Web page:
Through community building and DAOs (Decentralized Autonomous Organizations), brands can propel multiple innovations simultaneously. Envision brands seeing their customers as a united dream team, fervently guiding ideas forward, supported by a vast community network capable of fostering profitability and autonomy. This is Web3, the next wave of creation, where innovation isn't just embraced; it's collectively owned and celebrated.
1. Communities serve as proof of a value for brands
Understanding what customers truly need, beyond the allure of cutting-edge offerings, is essential. Brands use consumer behavior insights to navigate customer journeys and engage in communities, emphasizing empathy and a broader perspective. This is where an active community comes into play, fostering exchange among members, driven by personal and collective ideas. Potential end-users can be mobilized through various channels, even to participate in the development of solutions that meet their needs.
At the beginning of a company project, the issue of anticipating value arises. One imagines that valuation requires fundraising or purely financial investment. However, innovation work initiates a logic of producing something, the value of which is not yet well understood. An investment ticket will not bypass the work aimed at anticipating the expectations and potential needs of clients. This measurement phase is crucial to calibrate a project in terms of its resources and needs, and thus precisely trigger the value perceived by potential customers.
In a Web 3 organziation, we have the ability the source the project's assets, i.e., the assets that's needed to generate added value. This details the project by detailing what is concretely brought by contributors, and specifying the roles and actions of each. The central idea is to convert all contributions, whether invested in industry, or cash, into concrete assets approved by all parties involved in the project. This approach will promote practical and operational progress in the brand's project.
2. It's about achieving community's shared goals
To accurately value a project, one must consider innovation as a transformation process, where ideas are inputs, and available resources will transform them into assets. Through the exchange of work proposals, the parties involved collectively contribute to creating value, which is then distributed fairly based on their respective contributions. Each stakeholder plays an essential role by inscribing their work in the history of value creation and integrating into its value chain.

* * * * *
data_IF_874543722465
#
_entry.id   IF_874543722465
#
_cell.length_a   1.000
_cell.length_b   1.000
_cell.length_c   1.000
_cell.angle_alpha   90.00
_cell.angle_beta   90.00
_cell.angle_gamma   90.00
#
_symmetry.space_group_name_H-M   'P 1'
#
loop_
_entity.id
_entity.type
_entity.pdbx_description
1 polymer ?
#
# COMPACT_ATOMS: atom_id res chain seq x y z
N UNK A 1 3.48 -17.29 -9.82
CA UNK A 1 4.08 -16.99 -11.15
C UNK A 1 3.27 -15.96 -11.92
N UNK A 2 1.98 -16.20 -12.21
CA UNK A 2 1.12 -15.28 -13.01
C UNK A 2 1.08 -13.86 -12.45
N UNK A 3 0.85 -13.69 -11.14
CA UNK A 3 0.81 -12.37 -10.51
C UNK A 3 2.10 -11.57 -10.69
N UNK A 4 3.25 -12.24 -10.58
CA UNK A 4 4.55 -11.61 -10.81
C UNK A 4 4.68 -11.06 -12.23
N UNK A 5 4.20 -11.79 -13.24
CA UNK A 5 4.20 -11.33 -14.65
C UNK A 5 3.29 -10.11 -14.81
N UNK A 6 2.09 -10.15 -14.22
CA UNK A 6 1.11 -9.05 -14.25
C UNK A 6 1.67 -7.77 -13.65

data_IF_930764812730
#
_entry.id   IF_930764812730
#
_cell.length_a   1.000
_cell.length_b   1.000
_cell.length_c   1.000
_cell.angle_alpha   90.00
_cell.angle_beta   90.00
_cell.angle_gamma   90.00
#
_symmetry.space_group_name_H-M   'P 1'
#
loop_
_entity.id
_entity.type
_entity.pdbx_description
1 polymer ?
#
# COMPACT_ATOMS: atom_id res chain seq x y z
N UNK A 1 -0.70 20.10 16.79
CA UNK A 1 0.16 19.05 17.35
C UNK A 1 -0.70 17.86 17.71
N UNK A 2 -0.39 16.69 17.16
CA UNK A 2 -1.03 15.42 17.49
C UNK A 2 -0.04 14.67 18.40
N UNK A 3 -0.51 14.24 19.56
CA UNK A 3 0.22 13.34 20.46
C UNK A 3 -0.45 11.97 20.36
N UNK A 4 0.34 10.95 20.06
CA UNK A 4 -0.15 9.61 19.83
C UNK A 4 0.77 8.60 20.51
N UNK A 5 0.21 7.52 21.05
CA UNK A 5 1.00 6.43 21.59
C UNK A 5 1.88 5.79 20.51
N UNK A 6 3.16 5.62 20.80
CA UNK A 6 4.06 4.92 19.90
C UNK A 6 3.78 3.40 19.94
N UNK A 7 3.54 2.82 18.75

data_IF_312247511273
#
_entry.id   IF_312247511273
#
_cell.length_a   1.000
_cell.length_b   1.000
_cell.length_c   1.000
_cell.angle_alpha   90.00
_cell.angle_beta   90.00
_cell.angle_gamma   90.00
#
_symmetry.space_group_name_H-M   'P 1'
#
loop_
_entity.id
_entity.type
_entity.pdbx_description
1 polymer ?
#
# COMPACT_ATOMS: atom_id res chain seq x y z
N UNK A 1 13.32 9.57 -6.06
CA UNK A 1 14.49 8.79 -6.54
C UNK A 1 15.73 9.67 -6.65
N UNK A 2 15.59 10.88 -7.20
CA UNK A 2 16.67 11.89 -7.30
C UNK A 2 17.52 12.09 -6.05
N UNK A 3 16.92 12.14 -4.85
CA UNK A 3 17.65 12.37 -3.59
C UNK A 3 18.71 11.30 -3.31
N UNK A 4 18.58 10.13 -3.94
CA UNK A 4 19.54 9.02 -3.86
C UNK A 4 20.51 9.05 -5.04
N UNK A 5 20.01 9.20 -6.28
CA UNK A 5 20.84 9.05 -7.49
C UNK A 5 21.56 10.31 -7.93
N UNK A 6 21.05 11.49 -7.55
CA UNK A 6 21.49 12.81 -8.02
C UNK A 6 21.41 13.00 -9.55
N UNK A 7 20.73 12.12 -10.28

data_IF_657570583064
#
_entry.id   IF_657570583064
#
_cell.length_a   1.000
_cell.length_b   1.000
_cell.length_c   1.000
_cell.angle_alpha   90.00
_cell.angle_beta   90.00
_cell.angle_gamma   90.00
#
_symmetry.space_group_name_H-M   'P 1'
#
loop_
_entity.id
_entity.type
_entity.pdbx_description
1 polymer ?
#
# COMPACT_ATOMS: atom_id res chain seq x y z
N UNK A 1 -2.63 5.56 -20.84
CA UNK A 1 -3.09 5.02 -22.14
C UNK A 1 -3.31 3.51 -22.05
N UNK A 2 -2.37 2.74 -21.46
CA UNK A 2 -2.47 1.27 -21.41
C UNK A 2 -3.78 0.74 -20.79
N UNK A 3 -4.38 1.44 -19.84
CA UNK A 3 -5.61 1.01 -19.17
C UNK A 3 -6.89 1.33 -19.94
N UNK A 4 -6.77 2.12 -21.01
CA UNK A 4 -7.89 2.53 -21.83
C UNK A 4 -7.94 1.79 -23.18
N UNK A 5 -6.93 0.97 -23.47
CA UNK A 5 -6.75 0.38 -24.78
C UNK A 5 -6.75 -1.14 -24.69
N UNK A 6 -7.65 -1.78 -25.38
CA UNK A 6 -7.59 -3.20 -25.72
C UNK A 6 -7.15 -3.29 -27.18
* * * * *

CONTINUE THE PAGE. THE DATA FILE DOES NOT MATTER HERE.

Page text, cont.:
To do this, internal transactions within the project are carried out to more precisely adjust what we produce and estimate the expected future value. In this context, each transaction within the project is methodically recorded in the production process. Real-time monitoring of project developments is crucial, as is the sharing of resources and the collective valuation of what is produced. This is the project's DNA: the immediate visibility of all transactions that materialize its operational progress.
In practice, creating capital is the action of growing the assets or financial value of a company or project. This can be done in several ways, including investing money in the company, developing new products or services, increasing the customer base, improving operational efficiency, or generating profits. As a result, it entails an increase or decrease in financial resources or the value of a company or project.
3. Developing a real Web3 infrastructure for communities
This approach creates an environment conducive to innovation where value is created and shared transparently. By transforming work into a negotiable or exchangeable asset, you create financial value or additional resources for your company or project. This can happen when you value and monetize the results of the work done, which can take various forms, such as products, services, or financial assets. In other words, thanks to the securitization of work value, you manage to generate capital.
Fundamentally, the infrastructure involves assigning each created asset to its owner. It is essential to emphasize the concept of historicization, which encompasses the entire project history. Contributors have access to a complete financial history of the project, detailing all fluctuations in its value as reported by project stakeholders. When an investor shows interest in the project, they get a comprehensive overview of it, covering in detail its implementation and all responsibilities resulting from project stakeholders.
In this way, the project is carefully structured to account for what each stakeholder has contributed. The value of transparency and complete traceability of the project is its financial history: a source of rich, quality, and consistent data. The power of this model lies in the pooling of resources, which allows not to think in jumps through "fundraising" or "rounds" but to mobilize capital continuously and involve the right stakeholders.